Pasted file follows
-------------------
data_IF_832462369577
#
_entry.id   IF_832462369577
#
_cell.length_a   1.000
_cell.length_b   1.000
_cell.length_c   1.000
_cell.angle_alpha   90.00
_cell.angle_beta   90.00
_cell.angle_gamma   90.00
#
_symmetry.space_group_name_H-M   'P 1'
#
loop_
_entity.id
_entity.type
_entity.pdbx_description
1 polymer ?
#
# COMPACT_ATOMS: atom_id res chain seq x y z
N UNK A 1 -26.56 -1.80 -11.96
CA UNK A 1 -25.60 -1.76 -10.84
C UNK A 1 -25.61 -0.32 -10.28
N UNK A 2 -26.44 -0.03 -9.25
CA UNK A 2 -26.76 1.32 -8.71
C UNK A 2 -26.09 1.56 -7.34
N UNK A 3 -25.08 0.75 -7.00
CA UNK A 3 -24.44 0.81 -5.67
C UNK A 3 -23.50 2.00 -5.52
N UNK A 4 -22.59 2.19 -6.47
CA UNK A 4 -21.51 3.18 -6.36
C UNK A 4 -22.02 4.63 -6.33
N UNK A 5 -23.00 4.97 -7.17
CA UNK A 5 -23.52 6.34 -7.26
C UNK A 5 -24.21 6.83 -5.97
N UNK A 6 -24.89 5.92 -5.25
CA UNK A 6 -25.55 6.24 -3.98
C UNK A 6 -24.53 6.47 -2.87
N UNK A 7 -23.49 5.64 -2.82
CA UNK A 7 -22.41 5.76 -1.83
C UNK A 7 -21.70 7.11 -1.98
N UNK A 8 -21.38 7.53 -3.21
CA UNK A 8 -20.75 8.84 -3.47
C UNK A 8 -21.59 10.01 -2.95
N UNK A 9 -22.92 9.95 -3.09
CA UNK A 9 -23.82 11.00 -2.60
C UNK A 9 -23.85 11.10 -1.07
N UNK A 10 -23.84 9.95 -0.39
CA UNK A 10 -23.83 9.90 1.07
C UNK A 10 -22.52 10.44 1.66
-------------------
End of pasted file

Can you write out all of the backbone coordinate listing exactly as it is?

data_IF_832462369577
#
_entry.id   IF_832462369577
#
_cell.length_a   1.000
_cell.length_b   1.000
_cell.length_c   1.000
_cell.angle_alpha   90.00
_cell.angle_beta   90.00
_cell.angle_gamma   90.00
#
_symmetry.space_group_name_H-M   'P 1'
#
loop_
_entity.id
_entity.type
_entity.pdbx_description
1 polymer ?
#
# COMPACT_ATOMS: atom_id res chain seq x y z
N UNK A 1 -26.56 -1.80 -11.96
CA UNK A 1 -25.60 -1.76 -10.84
C UNK A 1 -25.61 -0.32 -10.28
N UNK A 2 -26.44 -0.03 -9.25
CA UNK A 2 -26.76 1.32 -8.71
C UNK A 2 -26.09 1.56 -7.34
N UNK A 3 -25.08 0.75 -7.00
CA UNK A 3 -24.44 0.81 -5.67
C UNK A 3 -23.50 2.00 -5.52
N UNK A 4 -22.59 2.19 -6.47
CA UNK A 4 -21.51 3.18 -6.36
C UNK A 4 -22.02 4.63 -6.33
N UNK A 5 -23.00 4.97 -7.17
CA UNK A 5 -23.52 6.34 -7.26
C UNK A 5 -24.21 6.83 -5.97
N UNK A 6 -24.89 5.92 -5.25
CA UNK A 6 -25.55 6.24 -3.98
C UNK A 6 -24.53 6.47 -2.87
N UNK A 7 -23.49 5.64 -2.82
CA UNK A 7 -22.41 5.76 -1.83
C UNK A 7 -21.70 7.11 -1.98
N UNK A 8 -21.38 7.53 -3.21
CA UNK A 8 -20.75 8.84 -3.47
C UNK A 8 -21.59 10.01 -2.95
N UNK A 9 -22.92 9.95 -3.09
CA UNK A 9 -23.82 11.00 -2.60
C UNK A 9 -23.85 11.10 -1.07
N UNK A 10 -23.84 9.95 -0.39
CA UNK A 10 -23.83 9.90 1.07
C UNK A 10 -22.52 10.44 1.66